Wednesday, April 16, 2014

Highways and Crime in America

I spoke yesterday of random shootings on highways and streets in recent years.  In fact, roadways have attracted criminals in America for at least 200 hundred years.

Here are some examples:

The Natchez Trace

This is a picture of a section of the Natchez Trace, an animal trail that was then used by Native Americans and then, starting in 1797, became the main overland passage from Natchez, Mississippi to Knoxville, Tennessee.

In its day, the Natchez Trace was the most efficient way to get from the Mississippi River to the Eastern States.  The typical route was to go by boat down the river, get off at Natchez and then proceed overland on the trail.  The alternative was to go by boat to New Orleans and then board another ship that traveled around Florida and up the East Coast.

The journey from Natchez was perilous.  Many travelers were ambushed and robbed along the way.  Primitive inns offered rancid-sounding meals and shelter from the weather at night, but those who slept on the floors at such places kept their saddles, saddlebags and guns ready to hand all night long.

At least two groups were identified and prosecuted for multiple killings on the Natchez Trace.  No doubt a number of other travelers disappeared, their deaths and their killers unprosecuted.

By 1812, steamships began to move people north on the Mississippi, offering a passage to more civilized areas from which to launch a journey east. By 1835, travel on the Natchez Trace had ended.

Stagecoach Robberies

Travel from settled eastern states to the west developed only over time.  The Pony Express operated for a brief period with horseback riders carrying mail in relays.  Then railways connected the country, and stagecoaches moved people, mail and goods from railroad stops to cities and towns, and between cities and towns.  The journeys were long ones because the coaches moved at speeds of five to 12 miles an hour.

Much of the gold that was mined in the California Gold Rush years was sent east or to rail stops by stagecoach.  This gold, as well as travelers' money and personal belongings, made stagecoaches attractive targets for gun-bearing thieves on horseback.

As rail lines sent spurs to smaller cities and roads improved, the need for stagecoaches declined.  The last stagecoach run was in 1918.

The battle against these thieves was a major theme of stories about the American West.  Think of the 1939 John Ford film, Stagecoach, which launched decades of movies and television programs on similar themes. Think of the novels of Zane Grey.

Bank Robbery

As cars became more available and interstate roads improved in the 1920s and 1930s, a new brand of bank robbery was enabled.

The thieves would rob small banks in small towns, then drive away, sometimes far away, to rob other banks and on and on.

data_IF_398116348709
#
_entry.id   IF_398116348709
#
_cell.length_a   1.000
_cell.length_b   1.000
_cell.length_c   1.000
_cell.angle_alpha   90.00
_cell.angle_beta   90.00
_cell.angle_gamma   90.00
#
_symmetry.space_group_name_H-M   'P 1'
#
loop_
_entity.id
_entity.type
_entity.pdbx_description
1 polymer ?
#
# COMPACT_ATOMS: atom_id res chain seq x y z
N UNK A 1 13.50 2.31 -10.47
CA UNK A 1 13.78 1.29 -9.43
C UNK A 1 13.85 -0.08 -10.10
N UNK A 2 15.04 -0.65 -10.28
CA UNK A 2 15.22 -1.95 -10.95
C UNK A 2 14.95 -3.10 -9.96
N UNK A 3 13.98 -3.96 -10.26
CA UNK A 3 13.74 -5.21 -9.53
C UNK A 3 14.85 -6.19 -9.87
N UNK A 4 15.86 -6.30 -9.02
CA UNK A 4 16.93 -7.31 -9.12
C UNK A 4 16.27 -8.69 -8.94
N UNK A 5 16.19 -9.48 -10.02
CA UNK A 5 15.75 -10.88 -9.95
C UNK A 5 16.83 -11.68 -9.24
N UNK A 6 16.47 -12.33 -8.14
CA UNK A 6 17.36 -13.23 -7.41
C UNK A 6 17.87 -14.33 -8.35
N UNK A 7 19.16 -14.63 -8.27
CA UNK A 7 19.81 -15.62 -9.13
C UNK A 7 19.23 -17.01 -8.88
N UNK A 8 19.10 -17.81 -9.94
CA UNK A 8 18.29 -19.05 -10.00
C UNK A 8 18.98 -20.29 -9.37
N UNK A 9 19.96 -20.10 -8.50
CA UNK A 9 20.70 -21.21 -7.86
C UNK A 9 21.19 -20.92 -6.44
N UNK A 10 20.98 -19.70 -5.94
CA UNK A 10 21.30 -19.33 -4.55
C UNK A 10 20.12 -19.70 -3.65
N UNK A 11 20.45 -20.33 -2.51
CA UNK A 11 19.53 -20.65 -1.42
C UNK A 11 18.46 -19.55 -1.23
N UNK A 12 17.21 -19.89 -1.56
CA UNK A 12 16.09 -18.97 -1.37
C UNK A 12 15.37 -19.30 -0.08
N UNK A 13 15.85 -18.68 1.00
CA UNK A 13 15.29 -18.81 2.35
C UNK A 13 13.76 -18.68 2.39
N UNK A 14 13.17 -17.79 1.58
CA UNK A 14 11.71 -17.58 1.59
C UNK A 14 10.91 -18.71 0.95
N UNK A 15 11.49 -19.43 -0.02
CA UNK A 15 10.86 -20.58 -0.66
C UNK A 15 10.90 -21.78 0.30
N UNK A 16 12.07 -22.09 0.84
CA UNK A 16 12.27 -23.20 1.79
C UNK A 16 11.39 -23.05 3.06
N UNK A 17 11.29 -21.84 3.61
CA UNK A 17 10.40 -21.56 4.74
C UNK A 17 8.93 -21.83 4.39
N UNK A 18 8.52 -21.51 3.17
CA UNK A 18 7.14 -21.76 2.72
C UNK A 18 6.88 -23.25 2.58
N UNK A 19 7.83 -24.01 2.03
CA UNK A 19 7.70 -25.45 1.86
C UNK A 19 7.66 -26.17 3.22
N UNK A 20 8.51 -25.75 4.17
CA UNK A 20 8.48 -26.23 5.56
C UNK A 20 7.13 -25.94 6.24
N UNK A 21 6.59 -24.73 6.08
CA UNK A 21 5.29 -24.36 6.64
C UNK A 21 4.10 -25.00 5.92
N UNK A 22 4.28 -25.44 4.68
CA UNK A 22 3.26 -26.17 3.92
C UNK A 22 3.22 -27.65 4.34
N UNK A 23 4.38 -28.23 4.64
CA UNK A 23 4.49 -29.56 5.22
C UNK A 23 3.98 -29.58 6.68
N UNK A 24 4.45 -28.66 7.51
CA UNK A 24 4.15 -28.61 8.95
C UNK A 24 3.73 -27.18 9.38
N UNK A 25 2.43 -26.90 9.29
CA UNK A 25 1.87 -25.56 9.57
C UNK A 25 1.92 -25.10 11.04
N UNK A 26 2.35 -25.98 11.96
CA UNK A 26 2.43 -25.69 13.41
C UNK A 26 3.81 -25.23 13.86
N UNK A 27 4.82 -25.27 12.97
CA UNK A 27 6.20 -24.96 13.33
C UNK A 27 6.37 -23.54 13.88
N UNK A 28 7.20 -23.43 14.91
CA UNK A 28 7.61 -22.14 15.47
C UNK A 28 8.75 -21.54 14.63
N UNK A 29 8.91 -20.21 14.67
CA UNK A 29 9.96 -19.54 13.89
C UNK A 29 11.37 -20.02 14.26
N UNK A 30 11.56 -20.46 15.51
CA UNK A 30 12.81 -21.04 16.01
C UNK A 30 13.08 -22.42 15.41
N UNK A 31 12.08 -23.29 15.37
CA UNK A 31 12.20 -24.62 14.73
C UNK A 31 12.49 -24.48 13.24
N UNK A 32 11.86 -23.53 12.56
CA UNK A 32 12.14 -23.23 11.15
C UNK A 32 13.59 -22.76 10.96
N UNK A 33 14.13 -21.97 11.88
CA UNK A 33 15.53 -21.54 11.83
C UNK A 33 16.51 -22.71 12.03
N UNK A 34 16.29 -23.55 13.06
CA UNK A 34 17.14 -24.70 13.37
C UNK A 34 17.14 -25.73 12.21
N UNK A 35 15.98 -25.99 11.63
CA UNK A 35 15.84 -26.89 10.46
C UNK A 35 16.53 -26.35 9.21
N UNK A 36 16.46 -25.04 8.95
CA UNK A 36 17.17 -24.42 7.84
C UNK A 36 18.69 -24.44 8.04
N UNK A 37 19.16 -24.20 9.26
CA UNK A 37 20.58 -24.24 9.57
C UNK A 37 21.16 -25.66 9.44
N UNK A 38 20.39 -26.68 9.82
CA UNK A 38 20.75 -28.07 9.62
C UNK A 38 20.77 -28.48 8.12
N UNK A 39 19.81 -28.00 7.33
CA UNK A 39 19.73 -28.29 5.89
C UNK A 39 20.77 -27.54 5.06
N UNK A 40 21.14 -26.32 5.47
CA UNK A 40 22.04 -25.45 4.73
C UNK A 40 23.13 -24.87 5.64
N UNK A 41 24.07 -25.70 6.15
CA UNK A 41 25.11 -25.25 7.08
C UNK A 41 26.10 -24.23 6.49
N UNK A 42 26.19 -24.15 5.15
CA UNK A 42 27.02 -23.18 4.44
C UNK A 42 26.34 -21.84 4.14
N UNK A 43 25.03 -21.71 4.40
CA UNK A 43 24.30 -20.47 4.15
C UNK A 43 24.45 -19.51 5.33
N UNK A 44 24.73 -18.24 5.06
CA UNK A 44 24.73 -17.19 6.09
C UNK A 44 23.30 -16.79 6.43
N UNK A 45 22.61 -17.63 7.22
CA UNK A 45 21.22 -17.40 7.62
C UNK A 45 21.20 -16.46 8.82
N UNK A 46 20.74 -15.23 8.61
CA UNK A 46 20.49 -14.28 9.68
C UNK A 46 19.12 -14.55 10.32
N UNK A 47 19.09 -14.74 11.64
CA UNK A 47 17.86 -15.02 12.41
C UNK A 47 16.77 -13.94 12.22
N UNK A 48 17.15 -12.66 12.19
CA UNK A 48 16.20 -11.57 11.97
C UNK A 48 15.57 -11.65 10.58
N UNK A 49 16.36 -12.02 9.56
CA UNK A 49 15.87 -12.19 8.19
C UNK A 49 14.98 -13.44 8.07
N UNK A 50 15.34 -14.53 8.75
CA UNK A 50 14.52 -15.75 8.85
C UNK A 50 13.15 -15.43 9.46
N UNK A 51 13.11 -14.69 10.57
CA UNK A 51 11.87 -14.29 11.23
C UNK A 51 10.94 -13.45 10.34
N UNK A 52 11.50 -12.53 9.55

When it became apparent that individual police departments were ill-equipped to handle such mobile criminals, the federal government stepped in.  Bank robbery was made a federal crime.  The FBI, a national police force, was established in part to identify and prosecute bank robbers.

Like stage coach robbery, the bank robbery phenomenon inspired art. Think of Bonnie and Clyde, who inspired at least one movie and song, and much visual art.

Serial killers

Interstate highways now offer a certain anonymity to people with bad intentions and make it difficult for law enforcement officials to identify and arrest them them for their bad acts.

In British Columbia, prosecutors now are trying a man accused of killing four women on Highway 16, an 837-mile road running from Prince George to Prince Rupert.

At least 40 people are believed to have been killed along the highway over the last 30 years.  The road runs through forested areas and intersects with logging roads to remote areas.  The dead are mostly women but include men, families, Native Americans and hitchhikers.

On this highway, there seem to have been a number of killers at work.  The Royal Canadian Mounted Police believe six of the killings were committed by a man who died of natural causes in an Oregon prison in 2006.

Author Ginger Strand's book, Killer on the Road, was released two years ago.  In it, she discusses the phenomenon of killers traveling to seek victims in various locations.  Among other points, she estimates that at least 25 former truck drivers are now in U.S. prisons after being convicted of serial murders.

The graphic at left is a map punctuated with pictures of some of the nine people killed at various spots on Interstate 70 over a period of years.  No one has been prosecuted for the deaths.

Other such maps can be found on the internet.  I believe one is enough to convey the idea.

Some serial killers became quite well known.  One who seemed almost to enjoy his fame was Ted Bundy, who killed at least 30 women (and possibly many others) in seven states.  Bundy was electrocuted in  Florida in 1989 while a crowd of 2,000 celebrated across the street from his prison.

And, as in the earlier examples, even serial killing has inspired art.  A movie was made about Ted Bundy in 2002, but it seems to have creeped out most of the people who saw it.

Think also of Bruce Springsteen's song, "Nebraska" and the Terence Malick film, Badlands, both about Charles Starkweather who killed 11 people in 1958.


Obviously roads and travel do not cause crime, but in perverse ways at different times they have made crime easier.  So has the internet, for that matter. There is no reason for this fact to keep us from leaving our homes.

But moving around is a major American theme.  Our country was settled by people who traveled here from elsewhere, from the East Coast to the West and from one state to another.  I plan to discuss this general topic in smaller pieces in future posts.

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